At Lifeology, we’re all about improving the communication and teaching of science through interactive and innovative ways (such as our illustrated short flashcard courses on various scientific topics). Keep reading to hear from one of Lifeology’s community members about another innovative way to communicate about science— through quilting!
There are several opportunities to celebrate science in creative ways, from Science’s annual Dance Your Ph.D. contest to the AGU/EGU workshops to help one Rhyme Your Research. Groups like the Tempestry Project encourage climate activism with crochet hooks and knitting needles to generate data visualizations of temperature changes made from yarn. And a new crafting project is taking place this year to bring quilters together of all ages and skill levels to create mini quilts on any earth or space science topic – welcome to Quilt Your Science 2021!
Starting now and through November 15, 2021, individuals or groups are encouraged to create a mini quilt (between 12 inches and 24 inches on each side) that captures your own work or your passion for earth and space science research, communication, and/or education. The fabric choices and design are entirely up to the quilter, as well as the science story they want to tell with their quilt. In December 2021, there will be a virtual reality exhibition of the mini quilts (see an example of how the display will be set up in Artsteps).
Myself and the project co-lead, Betsy Wilkening (Arizona Project WET), are also planning to have a live celebration to allow in-person and virtual participants celebrate the display (pending health restrictions, the celebration will take place at the 2021 AGU Fall Meeting in New Orleans, Louisiana and online). Please visit the Quilt Your Science 2021 website to learn more, to be inspired, and to start quilting!
Quilt in a Sudoku pattern representing solutions to climate change from Project Drawdown. A full quilt description with video is available here.
So where did Betsy and I come up with the idea to organize a global celebration of science through quilts? We first met during a virtual Braindate at the 2020 AGU Fall Meeting. I have been a quilter for a number of years, but I haven’t seen many people create a quilt with a science storyline. And with quilting being such a solitary craft, especially during this pandemic year, I thought it would be interesting to see if I could bring a group together to create quilts along a common theme and then celebrate our creativity as a community with a showcase of the collection.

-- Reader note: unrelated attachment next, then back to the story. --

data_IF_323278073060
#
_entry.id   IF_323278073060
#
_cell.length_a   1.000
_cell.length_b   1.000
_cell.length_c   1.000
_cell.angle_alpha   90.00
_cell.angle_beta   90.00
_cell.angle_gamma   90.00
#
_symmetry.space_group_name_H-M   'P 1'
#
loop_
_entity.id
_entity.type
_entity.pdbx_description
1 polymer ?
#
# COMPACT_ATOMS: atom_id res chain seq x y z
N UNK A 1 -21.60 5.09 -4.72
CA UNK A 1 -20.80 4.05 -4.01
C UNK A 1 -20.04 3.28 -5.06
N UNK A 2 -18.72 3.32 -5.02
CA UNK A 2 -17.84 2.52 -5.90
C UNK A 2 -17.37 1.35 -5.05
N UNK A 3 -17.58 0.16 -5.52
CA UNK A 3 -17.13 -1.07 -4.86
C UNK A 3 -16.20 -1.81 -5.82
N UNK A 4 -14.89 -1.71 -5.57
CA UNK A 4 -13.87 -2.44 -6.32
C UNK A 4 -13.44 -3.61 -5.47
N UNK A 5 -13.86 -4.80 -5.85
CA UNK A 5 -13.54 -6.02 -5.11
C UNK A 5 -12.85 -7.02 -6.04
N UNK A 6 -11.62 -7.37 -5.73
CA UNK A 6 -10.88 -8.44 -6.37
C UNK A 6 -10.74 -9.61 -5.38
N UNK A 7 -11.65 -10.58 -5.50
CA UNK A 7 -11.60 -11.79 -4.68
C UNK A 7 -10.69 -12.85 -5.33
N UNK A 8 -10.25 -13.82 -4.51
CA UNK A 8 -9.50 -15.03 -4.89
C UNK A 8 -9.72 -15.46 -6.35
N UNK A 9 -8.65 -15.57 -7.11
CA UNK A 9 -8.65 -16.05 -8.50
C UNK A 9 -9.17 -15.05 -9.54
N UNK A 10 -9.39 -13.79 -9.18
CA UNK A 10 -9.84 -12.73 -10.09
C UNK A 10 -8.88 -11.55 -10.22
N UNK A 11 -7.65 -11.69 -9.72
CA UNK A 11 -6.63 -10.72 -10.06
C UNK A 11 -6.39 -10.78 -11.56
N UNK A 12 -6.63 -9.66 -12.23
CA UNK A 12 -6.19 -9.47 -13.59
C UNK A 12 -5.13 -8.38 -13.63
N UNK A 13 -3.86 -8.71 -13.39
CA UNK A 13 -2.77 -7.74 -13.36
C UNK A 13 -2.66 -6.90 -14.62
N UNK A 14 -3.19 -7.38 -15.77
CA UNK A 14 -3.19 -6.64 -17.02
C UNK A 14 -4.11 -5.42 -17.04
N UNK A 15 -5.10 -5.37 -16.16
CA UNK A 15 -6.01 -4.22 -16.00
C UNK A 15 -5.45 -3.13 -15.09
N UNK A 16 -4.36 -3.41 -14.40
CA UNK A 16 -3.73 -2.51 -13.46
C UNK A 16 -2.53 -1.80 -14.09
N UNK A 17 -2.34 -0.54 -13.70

My personal journey into quilting started back in 2006, when I inherited my grandmother’s sewing machine upon her passing. My grandmother and I shared a passion for crocheting and would share our projects with each other. But sewing? That’s something I hadn’t done since middle school. So I signed up for classes at a local craft store for a refresher, and before I knew it, I had completed my first quilt!
I continued quilting items for friends as gifts, but then my shift to using quilts to tell stories of science came in 2018. The Louisiana Universities Marine Consortium (LUMCON) held an event called OCEANDOTCOMM, where 37 scientists and science communicators came together to find ways to tell stories of coastal optimism – not the “doom and gloom” that one typically reads, but stories of adaptation and resilience along the Louisiana coast. It was this event that pushed me to explore a new and different way for me to share stories about the people I met and places I explored during OCEANDOTCOMM. The final product was not one quilt but a collection of quilts titled Stitching Hope for the Louisiana Coast.
I’m certainly not the first person to tell a story with a quilt. For centuries, quilts have been sewn to hold memories, moments, and lives. From utilizing worn-out clothes to communicating messages, story quilts have been created for personal reasons and have even been the foundation of lesson plans for elementary school students.
The advantage of using a quilt as a science communication tool is that when people see a quilt, there is an instantaneous connection. Everyone has a quilt story, from a handmade blanket their grandmother created to a quilt that has been in the family for generations. I have found that quilts open doors to new audiences for me to share stories of science – and then, so many people are further sharing photos and the stories they just learned.
But can people really learn about science from a quilt? It depends upon the story and how much one is trying to share. Just like paintings hanging on the wall of a museum, there is a description with the title and information on what the artist is conveying in their work. A quilted science story is the same – supplemental information can and should be provided for the full context and explanation, so there are no misinterpretations or misunderstandings of the science (see the second quilt in the virtual exhibition linked above). I have found it challenging to create quilts that tell a story relating to climate impacts that end with hope – but it can be done!
We hope you will consider adding your science story to Quilt Your Science 2021.